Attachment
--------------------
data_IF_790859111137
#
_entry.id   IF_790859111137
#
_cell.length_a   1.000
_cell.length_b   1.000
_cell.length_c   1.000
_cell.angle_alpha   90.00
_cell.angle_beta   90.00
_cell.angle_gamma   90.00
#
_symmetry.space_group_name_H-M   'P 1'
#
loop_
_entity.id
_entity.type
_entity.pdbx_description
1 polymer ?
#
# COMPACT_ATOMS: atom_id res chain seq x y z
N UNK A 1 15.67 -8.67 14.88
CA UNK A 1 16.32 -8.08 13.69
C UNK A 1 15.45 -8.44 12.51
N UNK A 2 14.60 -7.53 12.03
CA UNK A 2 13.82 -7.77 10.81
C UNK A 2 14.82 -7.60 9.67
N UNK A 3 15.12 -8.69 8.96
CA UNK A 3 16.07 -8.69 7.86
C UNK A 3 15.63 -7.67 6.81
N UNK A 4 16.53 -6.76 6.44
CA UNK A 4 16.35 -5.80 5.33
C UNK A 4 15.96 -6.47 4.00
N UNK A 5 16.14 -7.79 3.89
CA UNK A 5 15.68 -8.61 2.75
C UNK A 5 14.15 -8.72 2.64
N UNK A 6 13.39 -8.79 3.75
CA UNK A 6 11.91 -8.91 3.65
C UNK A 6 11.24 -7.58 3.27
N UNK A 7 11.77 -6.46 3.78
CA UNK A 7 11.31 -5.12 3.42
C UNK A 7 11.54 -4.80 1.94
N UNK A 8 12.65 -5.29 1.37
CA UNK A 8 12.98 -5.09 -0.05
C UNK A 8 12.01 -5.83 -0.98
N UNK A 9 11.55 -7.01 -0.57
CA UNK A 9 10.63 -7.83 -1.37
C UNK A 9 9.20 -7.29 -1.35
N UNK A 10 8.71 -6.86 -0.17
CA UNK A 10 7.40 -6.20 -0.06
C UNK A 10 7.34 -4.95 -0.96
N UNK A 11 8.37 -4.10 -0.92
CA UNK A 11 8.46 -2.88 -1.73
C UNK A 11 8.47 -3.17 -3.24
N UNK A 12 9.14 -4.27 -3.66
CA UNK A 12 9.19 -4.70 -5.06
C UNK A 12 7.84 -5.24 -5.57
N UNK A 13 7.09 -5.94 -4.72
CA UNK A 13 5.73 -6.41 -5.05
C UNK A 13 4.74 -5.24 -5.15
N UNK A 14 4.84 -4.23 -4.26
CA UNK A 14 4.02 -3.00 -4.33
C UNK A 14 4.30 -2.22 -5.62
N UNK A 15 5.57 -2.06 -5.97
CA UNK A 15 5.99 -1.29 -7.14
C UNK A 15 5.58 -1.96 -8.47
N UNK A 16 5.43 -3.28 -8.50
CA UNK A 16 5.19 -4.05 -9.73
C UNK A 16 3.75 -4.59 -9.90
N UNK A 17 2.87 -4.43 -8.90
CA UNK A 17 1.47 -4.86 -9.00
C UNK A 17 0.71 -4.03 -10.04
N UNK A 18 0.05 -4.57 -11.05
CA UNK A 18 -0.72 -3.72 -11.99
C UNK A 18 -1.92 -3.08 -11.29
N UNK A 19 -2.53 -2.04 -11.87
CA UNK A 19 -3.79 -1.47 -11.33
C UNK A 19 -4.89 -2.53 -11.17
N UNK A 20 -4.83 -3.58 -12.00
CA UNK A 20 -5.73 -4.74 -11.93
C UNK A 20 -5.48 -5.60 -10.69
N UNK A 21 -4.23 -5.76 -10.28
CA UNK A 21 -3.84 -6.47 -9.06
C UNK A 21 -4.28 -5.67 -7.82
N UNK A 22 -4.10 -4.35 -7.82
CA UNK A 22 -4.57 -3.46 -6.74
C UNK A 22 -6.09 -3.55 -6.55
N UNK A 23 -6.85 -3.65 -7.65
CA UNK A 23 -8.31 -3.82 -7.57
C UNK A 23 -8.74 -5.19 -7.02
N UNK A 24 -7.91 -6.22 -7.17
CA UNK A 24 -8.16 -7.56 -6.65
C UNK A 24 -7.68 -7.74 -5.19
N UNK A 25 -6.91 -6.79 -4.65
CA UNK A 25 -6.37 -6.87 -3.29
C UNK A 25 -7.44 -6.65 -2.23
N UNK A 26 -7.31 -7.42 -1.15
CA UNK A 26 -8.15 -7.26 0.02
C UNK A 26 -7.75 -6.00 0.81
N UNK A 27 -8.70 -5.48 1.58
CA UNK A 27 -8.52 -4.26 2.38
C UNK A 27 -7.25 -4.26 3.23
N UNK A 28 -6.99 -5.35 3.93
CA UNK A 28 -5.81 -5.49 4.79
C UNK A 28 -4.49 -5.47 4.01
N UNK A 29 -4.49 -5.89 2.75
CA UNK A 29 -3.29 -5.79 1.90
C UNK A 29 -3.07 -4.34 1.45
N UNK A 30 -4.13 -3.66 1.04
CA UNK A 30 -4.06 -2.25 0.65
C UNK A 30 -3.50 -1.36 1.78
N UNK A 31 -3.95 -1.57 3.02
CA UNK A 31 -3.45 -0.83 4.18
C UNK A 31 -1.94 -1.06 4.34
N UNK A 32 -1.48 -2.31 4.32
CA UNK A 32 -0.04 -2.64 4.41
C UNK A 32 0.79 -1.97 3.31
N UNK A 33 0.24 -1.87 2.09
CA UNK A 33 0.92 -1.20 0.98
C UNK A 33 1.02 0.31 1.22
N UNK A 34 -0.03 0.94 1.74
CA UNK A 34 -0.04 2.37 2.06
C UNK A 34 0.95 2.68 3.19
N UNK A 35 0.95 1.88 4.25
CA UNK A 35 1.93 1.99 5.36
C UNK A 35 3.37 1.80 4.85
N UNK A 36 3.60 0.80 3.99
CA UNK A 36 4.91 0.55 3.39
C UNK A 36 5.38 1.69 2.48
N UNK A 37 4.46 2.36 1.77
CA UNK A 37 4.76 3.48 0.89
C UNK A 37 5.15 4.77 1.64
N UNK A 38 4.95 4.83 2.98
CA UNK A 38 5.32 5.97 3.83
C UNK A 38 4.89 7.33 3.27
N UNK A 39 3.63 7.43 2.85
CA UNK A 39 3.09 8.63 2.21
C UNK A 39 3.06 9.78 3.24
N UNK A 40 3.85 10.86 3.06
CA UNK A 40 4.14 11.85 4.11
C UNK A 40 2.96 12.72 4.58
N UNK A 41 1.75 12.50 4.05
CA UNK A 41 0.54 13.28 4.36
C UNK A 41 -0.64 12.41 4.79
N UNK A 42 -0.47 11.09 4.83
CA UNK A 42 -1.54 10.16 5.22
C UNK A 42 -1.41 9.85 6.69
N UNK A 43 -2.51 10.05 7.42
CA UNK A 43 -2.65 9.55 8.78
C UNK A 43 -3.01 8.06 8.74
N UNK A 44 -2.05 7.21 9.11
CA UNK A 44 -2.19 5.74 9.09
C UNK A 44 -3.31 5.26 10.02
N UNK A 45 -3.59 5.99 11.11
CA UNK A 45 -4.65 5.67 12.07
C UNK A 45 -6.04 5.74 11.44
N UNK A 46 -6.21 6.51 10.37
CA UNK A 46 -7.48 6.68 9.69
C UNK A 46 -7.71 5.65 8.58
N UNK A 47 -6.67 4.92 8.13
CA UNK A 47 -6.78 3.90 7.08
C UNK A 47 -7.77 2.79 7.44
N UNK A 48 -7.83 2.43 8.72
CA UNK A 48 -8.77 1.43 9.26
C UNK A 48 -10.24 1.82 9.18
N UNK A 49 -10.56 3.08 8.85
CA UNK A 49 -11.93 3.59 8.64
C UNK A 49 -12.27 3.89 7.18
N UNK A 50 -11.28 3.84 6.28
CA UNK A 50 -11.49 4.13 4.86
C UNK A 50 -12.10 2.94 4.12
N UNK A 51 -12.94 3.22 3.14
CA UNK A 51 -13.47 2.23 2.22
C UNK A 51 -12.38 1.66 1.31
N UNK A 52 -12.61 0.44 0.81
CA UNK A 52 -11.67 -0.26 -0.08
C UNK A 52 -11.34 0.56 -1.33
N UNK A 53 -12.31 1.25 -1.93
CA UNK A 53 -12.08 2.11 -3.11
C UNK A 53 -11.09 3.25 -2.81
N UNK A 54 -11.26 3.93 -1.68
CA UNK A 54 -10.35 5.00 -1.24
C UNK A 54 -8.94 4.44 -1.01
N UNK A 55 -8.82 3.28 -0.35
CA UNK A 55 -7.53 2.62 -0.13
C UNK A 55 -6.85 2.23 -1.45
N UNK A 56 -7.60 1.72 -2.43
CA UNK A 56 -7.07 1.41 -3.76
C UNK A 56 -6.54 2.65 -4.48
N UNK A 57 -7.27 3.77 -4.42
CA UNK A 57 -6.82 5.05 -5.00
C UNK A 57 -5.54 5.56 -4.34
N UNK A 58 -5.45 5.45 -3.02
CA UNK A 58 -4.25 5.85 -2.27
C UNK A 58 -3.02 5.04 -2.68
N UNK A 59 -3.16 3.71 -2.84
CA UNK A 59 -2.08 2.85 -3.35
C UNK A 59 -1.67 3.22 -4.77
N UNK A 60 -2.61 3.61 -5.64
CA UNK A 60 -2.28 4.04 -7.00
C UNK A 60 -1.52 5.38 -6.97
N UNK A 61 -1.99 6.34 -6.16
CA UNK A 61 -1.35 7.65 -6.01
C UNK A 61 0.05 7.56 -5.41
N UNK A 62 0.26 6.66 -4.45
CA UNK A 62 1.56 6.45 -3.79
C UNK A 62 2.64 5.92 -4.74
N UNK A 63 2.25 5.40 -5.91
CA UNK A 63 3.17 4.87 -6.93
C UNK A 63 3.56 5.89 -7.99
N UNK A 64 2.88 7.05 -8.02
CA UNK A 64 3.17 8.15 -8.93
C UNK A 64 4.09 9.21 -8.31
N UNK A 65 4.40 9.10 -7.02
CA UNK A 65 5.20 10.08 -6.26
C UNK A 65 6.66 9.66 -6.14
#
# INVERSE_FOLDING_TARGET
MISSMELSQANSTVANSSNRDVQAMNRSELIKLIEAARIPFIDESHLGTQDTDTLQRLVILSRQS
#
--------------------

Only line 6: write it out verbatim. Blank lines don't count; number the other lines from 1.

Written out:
_cell.length_b   1.000